Can't connect right now! retry

add The News to homescreen

tap to bring up your browser menu and select 'Add to homescreen' to pin the The News web app

Got it!

add The News to homescreen

tap to bring up your browser menu and select 'Add to homescreen' to pin the The News web app

Got it!

October 4, 2020

For the wheel is still in spin


October 4, 2020

Before it lands on the streets, the protest movement of the opposition has invaded the minds of the populace. A beginning was made when Nawaz Sharif addressed the multi-party conference via video link on September 20. But the tempo has sharply risen this week. And Imran Khan’s government has launched its counter-offensive, with intimations of a vicious political conflagration. And that can have unforeseen consequences in a deeply polarised society.

So, is this a transformational time in Pakistan? A fundamental issue that has a bearing on our national sense of direction is at the heart of the impending confrontation. Yet, there is utter lack of clarity in how the two sides are defining their position. Besides, it does not seem possible to be candid about the underlying causes of this conflict.

What has now emerged is that those who are in power have decided to use a very dangerous weapon. While Nawaz Sharif’s focus is on the repeated interventions in the political sphere, Imran Khan is putting a spin on it to argue that the only Pakistani politician who has thrice been the prime minister is maligning the military on the behest of India and anti-Pakistan elements.

In fact, this potentially dubious charge is being systemically injected into the evolving political discourse. Imran Khan stressed this point in his TV interview telecast on Thursday. It was clearly intended as a rebuttal of the speech Nawaz Sharif had made earlier in the day. Though Nawaz Sharif’s video link address was shown live on most channels, it readily prompted a Pemra ban and it was absent from the prime time bulletins and talk-shows.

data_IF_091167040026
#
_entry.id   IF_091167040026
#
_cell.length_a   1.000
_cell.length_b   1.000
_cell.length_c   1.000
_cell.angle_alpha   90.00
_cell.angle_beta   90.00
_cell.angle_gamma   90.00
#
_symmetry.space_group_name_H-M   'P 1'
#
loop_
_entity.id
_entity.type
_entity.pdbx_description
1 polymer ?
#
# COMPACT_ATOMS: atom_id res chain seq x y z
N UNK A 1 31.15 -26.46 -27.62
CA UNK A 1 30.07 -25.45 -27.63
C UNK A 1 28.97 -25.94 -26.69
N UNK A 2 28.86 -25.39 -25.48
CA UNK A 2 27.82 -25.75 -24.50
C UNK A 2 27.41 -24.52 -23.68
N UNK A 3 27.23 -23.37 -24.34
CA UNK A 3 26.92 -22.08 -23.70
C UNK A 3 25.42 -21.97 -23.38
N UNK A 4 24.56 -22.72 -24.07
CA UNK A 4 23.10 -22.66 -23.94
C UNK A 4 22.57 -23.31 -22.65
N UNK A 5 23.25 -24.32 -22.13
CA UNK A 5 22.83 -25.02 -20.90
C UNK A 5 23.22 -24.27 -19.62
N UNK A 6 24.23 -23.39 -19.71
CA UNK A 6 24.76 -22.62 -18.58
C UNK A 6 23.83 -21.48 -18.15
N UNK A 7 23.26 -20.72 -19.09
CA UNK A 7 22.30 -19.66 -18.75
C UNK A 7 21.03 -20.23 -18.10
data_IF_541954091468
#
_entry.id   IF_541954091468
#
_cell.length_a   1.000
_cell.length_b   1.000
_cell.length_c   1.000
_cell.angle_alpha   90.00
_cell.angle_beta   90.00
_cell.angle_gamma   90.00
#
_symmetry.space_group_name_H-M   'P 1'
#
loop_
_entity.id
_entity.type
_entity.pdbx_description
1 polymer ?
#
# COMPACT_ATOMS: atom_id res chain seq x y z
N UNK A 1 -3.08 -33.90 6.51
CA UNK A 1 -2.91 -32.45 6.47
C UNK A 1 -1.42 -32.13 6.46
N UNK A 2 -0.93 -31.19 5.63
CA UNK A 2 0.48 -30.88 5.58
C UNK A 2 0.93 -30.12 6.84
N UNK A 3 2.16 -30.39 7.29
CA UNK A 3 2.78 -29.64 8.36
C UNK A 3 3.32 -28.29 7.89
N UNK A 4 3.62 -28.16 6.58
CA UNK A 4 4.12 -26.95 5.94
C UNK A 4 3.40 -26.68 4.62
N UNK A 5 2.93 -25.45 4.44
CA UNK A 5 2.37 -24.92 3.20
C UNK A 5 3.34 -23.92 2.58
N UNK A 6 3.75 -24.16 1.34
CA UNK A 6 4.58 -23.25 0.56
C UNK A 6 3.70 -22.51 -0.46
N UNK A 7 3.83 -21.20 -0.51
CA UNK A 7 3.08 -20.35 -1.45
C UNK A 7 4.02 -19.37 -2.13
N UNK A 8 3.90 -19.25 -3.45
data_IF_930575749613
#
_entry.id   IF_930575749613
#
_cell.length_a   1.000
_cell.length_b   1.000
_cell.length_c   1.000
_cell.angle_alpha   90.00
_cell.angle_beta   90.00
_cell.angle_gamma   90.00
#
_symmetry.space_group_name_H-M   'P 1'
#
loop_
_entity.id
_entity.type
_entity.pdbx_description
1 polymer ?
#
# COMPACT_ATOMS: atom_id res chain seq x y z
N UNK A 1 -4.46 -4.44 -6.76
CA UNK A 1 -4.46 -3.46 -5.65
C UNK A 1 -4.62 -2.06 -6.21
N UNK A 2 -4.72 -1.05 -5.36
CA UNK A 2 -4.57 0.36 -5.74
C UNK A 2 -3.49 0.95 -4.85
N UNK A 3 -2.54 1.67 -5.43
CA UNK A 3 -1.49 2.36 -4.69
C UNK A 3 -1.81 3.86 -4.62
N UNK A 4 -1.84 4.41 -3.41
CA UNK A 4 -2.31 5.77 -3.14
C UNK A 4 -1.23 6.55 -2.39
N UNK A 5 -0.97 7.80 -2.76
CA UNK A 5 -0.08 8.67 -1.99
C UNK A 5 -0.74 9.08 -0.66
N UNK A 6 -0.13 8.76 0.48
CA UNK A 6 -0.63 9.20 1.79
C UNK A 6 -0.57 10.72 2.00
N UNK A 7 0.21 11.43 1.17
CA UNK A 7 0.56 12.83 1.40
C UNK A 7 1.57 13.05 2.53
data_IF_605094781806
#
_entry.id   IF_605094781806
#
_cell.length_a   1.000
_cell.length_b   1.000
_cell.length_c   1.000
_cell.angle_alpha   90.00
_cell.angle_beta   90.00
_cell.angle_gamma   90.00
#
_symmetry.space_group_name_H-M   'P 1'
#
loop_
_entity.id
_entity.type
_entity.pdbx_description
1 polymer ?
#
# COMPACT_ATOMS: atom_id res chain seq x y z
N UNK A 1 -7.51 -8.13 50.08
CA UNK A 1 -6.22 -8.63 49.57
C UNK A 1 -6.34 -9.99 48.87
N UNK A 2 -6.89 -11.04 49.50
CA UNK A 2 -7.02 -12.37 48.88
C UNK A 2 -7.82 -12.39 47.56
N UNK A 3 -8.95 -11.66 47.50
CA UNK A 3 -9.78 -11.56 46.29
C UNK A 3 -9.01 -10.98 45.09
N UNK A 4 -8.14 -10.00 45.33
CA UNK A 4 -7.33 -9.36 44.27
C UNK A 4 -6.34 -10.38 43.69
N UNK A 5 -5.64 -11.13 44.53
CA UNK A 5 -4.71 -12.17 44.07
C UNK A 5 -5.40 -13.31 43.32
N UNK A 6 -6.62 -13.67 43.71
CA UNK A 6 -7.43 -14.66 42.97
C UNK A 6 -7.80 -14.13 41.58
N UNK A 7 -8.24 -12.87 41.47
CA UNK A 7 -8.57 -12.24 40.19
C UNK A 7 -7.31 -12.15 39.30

This Pemra order, prohibiting news channels from broadcasting interviews and public addresses by “proclaimed offenders and absconders”, is another sign that the government is feeling the heat. Initially, Nawaz Sharif’s address to the inaugural session of the combined opposition was said to have been allowed by the prime minister to ostensibly show that the former prime minister was not really a threat.

That perception has now changed. For the time being, political stability is at stake and the prospect of a national dialogue – an imperative for the defence of the constitutional and democratic process – is simply not in sight. On its part, the opposition alliance, the Pakistan Democratic Movement (PDM), is also set on overthrowing the present arrangement, which is a forbidding task.

But, to be sure, the die is cast. Nawaz Sharif has crossed the proverbial Rubicon. This means that a lot would depend on how the power elite, including the establishment, is able to sort out this crisis. In any case, we can expect that Pakistan, in the context of its political equilibrium, will not be the same when this battle is over.